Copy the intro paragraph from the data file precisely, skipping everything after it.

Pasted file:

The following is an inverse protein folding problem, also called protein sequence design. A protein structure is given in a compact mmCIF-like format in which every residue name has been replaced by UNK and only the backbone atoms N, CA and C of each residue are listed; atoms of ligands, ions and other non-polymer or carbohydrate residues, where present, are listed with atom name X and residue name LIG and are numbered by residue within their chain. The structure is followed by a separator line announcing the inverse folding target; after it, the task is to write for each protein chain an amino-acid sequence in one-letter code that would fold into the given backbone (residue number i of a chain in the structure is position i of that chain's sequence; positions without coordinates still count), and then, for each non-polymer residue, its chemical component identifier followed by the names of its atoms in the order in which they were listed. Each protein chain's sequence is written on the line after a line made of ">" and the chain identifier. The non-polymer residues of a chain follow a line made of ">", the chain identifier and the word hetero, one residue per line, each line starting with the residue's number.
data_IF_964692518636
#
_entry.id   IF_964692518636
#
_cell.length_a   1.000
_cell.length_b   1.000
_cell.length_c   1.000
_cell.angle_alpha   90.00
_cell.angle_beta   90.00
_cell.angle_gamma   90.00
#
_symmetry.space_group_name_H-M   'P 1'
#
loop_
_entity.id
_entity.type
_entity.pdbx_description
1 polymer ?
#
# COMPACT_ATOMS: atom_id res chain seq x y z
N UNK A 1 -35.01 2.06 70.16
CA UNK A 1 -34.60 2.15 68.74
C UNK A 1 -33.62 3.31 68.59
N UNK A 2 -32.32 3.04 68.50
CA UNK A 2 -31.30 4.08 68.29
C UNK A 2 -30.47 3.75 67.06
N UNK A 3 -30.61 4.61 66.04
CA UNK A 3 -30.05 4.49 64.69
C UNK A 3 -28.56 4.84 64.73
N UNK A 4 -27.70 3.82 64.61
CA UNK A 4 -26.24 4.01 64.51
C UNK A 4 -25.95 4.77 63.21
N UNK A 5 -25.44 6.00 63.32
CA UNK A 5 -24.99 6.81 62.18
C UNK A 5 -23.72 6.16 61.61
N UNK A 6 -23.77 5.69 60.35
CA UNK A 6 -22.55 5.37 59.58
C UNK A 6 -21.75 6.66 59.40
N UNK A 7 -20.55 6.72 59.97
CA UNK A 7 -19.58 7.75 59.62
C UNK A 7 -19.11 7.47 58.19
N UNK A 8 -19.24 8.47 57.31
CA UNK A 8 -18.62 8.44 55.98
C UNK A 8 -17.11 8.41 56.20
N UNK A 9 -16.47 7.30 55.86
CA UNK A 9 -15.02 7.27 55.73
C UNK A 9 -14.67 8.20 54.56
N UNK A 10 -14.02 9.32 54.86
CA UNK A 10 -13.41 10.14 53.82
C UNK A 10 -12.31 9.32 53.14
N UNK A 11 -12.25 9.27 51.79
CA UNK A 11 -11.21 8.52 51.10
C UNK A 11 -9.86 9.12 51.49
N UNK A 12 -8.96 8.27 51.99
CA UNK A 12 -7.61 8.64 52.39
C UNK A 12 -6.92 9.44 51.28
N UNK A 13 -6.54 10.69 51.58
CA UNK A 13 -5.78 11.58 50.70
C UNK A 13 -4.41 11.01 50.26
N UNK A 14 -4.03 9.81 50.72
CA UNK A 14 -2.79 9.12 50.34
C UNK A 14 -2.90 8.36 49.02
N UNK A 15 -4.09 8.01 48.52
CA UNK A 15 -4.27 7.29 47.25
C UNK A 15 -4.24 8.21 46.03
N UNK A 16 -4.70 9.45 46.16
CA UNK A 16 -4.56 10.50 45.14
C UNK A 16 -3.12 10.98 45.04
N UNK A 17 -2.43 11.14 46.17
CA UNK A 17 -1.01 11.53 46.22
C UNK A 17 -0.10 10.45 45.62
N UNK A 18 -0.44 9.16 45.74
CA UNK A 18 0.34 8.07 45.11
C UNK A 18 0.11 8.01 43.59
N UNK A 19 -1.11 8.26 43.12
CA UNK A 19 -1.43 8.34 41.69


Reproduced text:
The following is an inverse protein folding problem, also called protein sequence design. A protein structure is given in a compact mmCIF-like format in which every residue name has been replaced by UNK and only the backbone atoms N, CA and C of each residue are listed; atoms of ligands, ions and other non-polymer or carbohydrate residues, where present, are listed with atom name X and residue name LIG and are numbered by residue within their chain. The structure is followed by a separator line announcing the inverse folding target; after it, the task is to write for each protein chain an amino-acid sequence in one-letter code that would fold into the given backbone (residue number i of a chain in the structure is position i of that chain's sequence; positions without coordinates still count), and then, for each non-polymer residue, its chemical component identifier followed by the names of its atoms in the order in which they were listed. Each protein chain's sequence is written on the line after a line made of ">" and the chain identifier. The non-polymer residues of a chain follow a line made of ">", the chain identifier and the word hetero, one residue per line, each line starting with the residue's number.